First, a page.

Film Review: Bitter Melon (2018) by H.P. Mendoza

“Why don’t we kill Troy?”

“Oh Declan, that’s sick […] How would we do it?”

Perhaps it is in the very definition of family reunions, this blend of fun moments, clumsiness, awkwardness and the inescapable brooding of conflicts. As words are spoken and the first meals and drinks are served, there may be a feeling of tentative unease in the air, especially if a family’s past has not been without conflict. But then again, there just may be no family without a conflict or two hanging in the air once its members have gathered.

Maybe it is this kind of atmosphere which attracted director H.P. Mendoza to the subject. For his feature debut “Bitter Melon” the Filipino-American filmmaker relied upon his experiences with his own family, especially his coming-out as a gay man in front of them. In his statement included in the press kit for the film,
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Today in Movie Culture: One-Minute Cut of 'Predator,' How to Make a European Art Film and More

Here are a bunch of little bites to satisfy your hunger for movie culture:   Abridged Movie of the Day: We've got a few months left before the release of The Predator to catch up, but here's a quick one-minute recap of the original Predator:   Filmmaking Parody of the Day: This Nsfw video humorously reveals how easy it is to make an acclaimed and Cannes-worthy European art film:   Character in Close-Up: In the latest edition of Awesome Bad Guys for IMDb, Patrick Epino spotlights Will Ferrell's Mugatu from Zoolander:   Movie Food of the Day: This recent edition of Binging With Babish shows how to make the pineapple and olive pizza from Deadpool:   Vintage Image of the Day: Tobey Maguire, who turns...
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Film Review: ‘Bitter Melon’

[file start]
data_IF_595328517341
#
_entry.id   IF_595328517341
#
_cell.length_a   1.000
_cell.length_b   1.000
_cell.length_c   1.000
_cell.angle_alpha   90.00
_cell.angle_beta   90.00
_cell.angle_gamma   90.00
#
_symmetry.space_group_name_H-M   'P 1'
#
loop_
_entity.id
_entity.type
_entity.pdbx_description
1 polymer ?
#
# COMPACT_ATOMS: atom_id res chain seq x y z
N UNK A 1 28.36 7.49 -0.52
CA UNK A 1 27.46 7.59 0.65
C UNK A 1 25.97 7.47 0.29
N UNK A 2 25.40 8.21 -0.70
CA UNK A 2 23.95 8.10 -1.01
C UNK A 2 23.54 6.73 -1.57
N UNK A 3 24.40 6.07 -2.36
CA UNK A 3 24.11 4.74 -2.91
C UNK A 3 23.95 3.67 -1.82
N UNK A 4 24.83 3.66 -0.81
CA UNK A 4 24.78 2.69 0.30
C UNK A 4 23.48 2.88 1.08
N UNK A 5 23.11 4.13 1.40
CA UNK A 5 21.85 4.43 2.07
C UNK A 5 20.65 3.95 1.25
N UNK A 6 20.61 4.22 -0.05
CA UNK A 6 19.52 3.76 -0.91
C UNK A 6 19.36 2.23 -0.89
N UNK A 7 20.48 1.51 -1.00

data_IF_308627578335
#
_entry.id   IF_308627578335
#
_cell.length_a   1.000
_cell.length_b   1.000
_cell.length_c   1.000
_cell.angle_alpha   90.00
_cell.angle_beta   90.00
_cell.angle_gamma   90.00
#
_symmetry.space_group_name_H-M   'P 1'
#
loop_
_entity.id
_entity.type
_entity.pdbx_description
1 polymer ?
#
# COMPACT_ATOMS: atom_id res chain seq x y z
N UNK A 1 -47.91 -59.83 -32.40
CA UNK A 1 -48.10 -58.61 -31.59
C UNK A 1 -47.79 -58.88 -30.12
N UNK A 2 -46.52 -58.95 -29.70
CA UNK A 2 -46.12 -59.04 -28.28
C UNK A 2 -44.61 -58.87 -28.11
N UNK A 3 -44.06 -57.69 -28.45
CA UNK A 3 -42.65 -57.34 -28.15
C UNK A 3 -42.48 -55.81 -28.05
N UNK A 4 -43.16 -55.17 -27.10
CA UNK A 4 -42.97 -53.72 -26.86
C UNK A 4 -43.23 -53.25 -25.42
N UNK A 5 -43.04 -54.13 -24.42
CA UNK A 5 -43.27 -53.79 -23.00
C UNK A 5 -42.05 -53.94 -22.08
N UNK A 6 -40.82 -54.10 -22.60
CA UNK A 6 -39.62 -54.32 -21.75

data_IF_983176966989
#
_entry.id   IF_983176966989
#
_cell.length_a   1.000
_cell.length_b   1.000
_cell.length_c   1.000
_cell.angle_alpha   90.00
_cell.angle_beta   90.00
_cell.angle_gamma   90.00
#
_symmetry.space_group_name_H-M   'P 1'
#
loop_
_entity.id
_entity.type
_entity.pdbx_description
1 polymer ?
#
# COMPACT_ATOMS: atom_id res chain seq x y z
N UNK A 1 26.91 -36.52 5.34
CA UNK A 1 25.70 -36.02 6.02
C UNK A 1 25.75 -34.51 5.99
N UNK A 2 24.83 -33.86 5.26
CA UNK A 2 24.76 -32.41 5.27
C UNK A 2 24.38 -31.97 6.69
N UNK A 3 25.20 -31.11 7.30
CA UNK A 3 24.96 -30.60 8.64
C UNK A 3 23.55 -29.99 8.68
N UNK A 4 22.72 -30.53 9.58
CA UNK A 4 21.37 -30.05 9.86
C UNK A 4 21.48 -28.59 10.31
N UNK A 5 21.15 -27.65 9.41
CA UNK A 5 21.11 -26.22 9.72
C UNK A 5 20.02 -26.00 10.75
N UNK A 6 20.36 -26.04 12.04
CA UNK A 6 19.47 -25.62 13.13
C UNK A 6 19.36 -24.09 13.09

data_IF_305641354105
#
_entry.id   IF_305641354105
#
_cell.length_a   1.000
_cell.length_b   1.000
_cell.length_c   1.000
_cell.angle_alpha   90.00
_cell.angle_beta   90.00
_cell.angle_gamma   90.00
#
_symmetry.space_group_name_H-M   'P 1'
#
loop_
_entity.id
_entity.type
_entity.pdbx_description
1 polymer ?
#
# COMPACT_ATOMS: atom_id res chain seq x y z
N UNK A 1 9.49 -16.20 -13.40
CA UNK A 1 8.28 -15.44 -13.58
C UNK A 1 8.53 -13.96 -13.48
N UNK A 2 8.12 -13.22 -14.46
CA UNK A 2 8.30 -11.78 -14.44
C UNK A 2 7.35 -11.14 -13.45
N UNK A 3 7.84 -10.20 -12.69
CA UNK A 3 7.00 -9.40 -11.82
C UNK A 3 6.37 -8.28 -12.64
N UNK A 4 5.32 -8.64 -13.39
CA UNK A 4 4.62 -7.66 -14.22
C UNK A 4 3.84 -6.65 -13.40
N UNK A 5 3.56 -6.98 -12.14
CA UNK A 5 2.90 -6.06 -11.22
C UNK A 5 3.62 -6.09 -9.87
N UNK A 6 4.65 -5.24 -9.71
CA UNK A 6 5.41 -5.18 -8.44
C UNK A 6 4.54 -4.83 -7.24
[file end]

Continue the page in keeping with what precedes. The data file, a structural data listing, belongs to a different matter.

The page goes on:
Film Review: ‘Bitter Melon’
Domestic violence and black comedy don’t seem a natural match, but to an impressive degree “Bitter Melon” pulls off their shotgun marriage. This third and best directorial feature to date for H.P. Mendoza, best known for writing, composing and starring in 2006’s “Colma: The Musical” (which Richard Wong directed), revolves around an eventful long Christmas weekend for members of a Filipino-American family with a history of abusive fathers. The complex tonal, textural and thematic mix here doesn’t always work, but it’s always interesting and often invigorating.

Christmas in San Francisco may not require winter wear, but there’s a certain amount of frost in the air as the Santos clan convenes for a rare (and nearly full) family reunion. Gay youngest son Declan (Jon Norman Schneider) has flown in from Manhattan, with eldest Moe (Brian Rivera) from Philadelphia, both returning for for the first time in years.
See full article at Variety »

Awesome Asian Bad Guys To Hit Screens June 23 From FilmBuff

We're big fans of the YouTube work by Stephen Dypiangco and Patrick Epino (a.k.a National Film Society) so we're very excited to share the news that these guys' feature debut Awesome Asian Bad Guys is getting a VOD release on June 23 from FilmBuff. An irreverent homage to the nameless, expendable, yet imposing villains of '80s & '90s action flicks, Awesome Asian Bad Guys plunges a ragtag group of Asian "bad guy" actors into a deadly mission to take down La's most nefarious mob boss. The cast uniquely combines popular Hollywood actors including Randall Park (The Interview, Fresh Off the Boat), Al Leong (Die Hard, Lethal Weapon), Dante Basco (Hook), Yuji Okumoto (The Karate Kid, Part II), Tamlyn Tomita (Joy Luck Club, The Karate Kid,...